Wednesday, October 03, 2007

the bigger me answers a question

John Piper writes:

"When was the last time someone asked you about 'the reason for the hope that is in you'? That's what Peter said we should always be ready to give an answer for: 'Always be prepared to make a defense to anyone who asks you for a reason for the hope that is in you' (1 Peter 3:15). Why don't people ask us about our hope? The answer is probably that we look as if we hope in the same things they do. Our lives don't look as if they are on the Calvary road, stripped down for sacrificial love, serving others with the sweet assurance that we don't need to be rewarded in this life. Our reward is great in heaven (Matthew 5:12)! 'You will be repaid at the resurrection of the just' (Luke 14:14). If we believed this more deeply, others might see the worth of God and find Him in their gladness." (Don't Waste Your Life, pp.108-109)

This book has been digging in some areas of my soul marked "no trespassing". It has poked into some boxes stuffed under the attic eaves. It has rummaged around the cobwebbed chambers of my heart, much to my discomfort and dismay. The hand that picks up this book, the eyes that feast on the next chapter, the voice that reads select passages aloud to the kids, all betray me.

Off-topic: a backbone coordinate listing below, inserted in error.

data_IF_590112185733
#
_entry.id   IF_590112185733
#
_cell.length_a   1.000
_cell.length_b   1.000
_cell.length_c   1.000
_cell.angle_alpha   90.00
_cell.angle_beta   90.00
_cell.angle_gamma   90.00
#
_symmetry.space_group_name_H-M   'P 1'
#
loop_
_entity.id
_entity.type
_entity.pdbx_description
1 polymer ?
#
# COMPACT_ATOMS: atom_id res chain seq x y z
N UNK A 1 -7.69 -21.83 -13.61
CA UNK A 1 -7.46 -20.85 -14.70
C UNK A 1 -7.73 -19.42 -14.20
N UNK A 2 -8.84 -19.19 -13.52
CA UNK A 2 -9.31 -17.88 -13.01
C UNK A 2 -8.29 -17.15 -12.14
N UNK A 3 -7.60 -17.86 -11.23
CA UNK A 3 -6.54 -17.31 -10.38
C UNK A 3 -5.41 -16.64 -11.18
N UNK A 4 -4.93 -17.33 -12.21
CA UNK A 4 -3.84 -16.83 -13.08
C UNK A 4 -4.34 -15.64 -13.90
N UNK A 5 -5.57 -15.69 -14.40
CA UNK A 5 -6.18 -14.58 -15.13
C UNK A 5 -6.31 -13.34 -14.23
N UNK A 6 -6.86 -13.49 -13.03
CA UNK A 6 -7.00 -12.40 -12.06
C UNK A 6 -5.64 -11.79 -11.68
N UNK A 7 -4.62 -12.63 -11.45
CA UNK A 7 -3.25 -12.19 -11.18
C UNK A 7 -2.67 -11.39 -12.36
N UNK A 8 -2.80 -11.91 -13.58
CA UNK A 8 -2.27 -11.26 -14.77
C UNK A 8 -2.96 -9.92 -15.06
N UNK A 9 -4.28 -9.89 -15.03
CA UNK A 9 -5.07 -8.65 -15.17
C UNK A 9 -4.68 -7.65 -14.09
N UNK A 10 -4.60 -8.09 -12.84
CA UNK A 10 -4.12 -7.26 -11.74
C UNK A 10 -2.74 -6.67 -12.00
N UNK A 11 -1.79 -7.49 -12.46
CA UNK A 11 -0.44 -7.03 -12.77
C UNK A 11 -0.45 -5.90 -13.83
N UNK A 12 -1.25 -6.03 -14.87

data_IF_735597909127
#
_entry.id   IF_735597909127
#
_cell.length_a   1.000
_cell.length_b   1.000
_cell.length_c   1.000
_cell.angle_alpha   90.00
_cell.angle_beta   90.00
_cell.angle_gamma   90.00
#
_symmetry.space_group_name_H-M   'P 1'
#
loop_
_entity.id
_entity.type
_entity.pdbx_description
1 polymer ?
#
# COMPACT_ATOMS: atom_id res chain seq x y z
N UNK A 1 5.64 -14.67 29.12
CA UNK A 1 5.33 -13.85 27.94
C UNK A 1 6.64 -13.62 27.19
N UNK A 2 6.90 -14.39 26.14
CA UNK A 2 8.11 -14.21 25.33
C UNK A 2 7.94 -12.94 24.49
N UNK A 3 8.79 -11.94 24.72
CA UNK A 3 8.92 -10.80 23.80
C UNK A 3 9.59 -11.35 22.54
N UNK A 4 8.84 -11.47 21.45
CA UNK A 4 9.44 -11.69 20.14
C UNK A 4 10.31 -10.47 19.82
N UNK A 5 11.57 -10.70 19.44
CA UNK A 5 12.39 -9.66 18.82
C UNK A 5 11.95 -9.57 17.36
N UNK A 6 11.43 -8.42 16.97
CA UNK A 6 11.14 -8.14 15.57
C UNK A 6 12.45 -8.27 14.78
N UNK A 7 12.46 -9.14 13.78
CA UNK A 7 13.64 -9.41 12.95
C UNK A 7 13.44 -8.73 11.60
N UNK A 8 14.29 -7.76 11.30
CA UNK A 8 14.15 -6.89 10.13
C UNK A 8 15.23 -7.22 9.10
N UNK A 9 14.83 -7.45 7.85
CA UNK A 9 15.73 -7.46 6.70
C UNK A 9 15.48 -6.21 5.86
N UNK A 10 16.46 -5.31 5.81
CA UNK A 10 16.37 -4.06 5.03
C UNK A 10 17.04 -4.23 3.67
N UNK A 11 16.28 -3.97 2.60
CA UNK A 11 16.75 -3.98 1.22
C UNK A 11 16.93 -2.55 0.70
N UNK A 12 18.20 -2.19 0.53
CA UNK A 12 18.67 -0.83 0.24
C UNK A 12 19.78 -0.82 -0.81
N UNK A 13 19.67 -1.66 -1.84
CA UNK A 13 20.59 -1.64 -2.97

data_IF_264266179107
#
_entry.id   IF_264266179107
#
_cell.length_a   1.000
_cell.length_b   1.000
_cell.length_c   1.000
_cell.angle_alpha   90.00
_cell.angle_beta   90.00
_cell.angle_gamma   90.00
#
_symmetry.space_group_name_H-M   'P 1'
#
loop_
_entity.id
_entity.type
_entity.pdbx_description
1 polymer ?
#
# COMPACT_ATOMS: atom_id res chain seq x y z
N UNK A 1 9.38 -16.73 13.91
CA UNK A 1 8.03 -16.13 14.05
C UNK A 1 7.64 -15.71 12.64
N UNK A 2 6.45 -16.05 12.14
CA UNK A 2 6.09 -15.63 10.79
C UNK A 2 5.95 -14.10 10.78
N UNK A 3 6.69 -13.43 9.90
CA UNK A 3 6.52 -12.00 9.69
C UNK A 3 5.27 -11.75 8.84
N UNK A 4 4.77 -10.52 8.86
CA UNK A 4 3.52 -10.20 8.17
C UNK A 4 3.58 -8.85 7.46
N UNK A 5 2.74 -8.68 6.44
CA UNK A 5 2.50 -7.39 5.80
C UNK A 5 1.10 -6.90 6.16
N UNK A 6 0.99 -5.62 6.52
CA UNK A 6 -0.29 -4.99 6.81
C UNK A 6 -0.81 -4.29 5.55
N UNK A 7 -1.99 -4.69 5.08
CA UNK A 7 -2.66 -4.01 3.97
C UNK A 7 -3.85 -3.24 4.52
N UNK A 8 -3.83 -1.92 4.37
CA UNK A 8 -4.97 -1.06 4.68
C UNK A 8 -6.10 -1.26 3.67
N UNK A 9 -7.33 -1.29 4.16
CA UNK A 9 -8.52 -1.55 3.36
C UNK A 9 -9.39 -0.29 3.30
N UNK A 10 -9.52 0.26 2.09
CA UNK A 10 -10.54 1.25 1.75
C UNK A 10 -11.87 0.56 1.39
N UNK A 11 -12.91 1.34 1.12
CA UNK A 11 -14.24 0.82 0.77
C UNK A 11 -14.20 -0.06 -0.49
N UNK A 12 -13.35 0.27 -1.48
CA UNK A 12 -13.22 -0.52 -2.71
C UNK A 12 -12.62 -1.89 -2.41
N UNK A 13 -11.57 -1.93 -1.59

Well, not the bigger me, obviously. The bigger me seems to cave in to the loving invitation, cloaked in the comforting voice of the Helper, to be transformed by the renewing of my mind.
Last night, my favorite family hosted four university students for dinner and hang-out time. Despite the disinclination of the "smaller me", I invited the freshman who sits beside me in Monday night's community chorus over for dinner. An invitation for one turned into an invitation for two. Two morphed into three, and three into four. I found out later that four could've easily turned into five. (Remember, this party-list is an add-on to the four that share our last name and the three that share our phone number and address. And bathrooms.) This sort of perpetual party seems to follow me around, me--the person who daydreams about quiet, classical music, and activities that require reflection and self-communication.
No matter. It was an evening full of home-cooked food, earnest talk, music, and friendliness. The topic of God came up in conversation like dumplings in a stew. (Sorry, food metaphors abound in my writing.) The four girls seemed reluctant to leave. Goodbye hugs were genuine and even bear-like.
"Can we come again sometime?" they entreated us as they lingered in the driveway under the sparkling autumn stars.
"Certainly," I assured them as I beat back my selfish smaller-self. "We would love to have you."
And I meant it. Because, after all, sometimes it takes a few conversations to voice that question. It might be worded in any number of ways, but I am on the lookout for it.
Between John Piper and the Apostle Peter, I'll be ready with an answer.


Blogger My own little world said...

Hi, Nancy... Keila here... where could I send you an e-mail?

10:06 AM  

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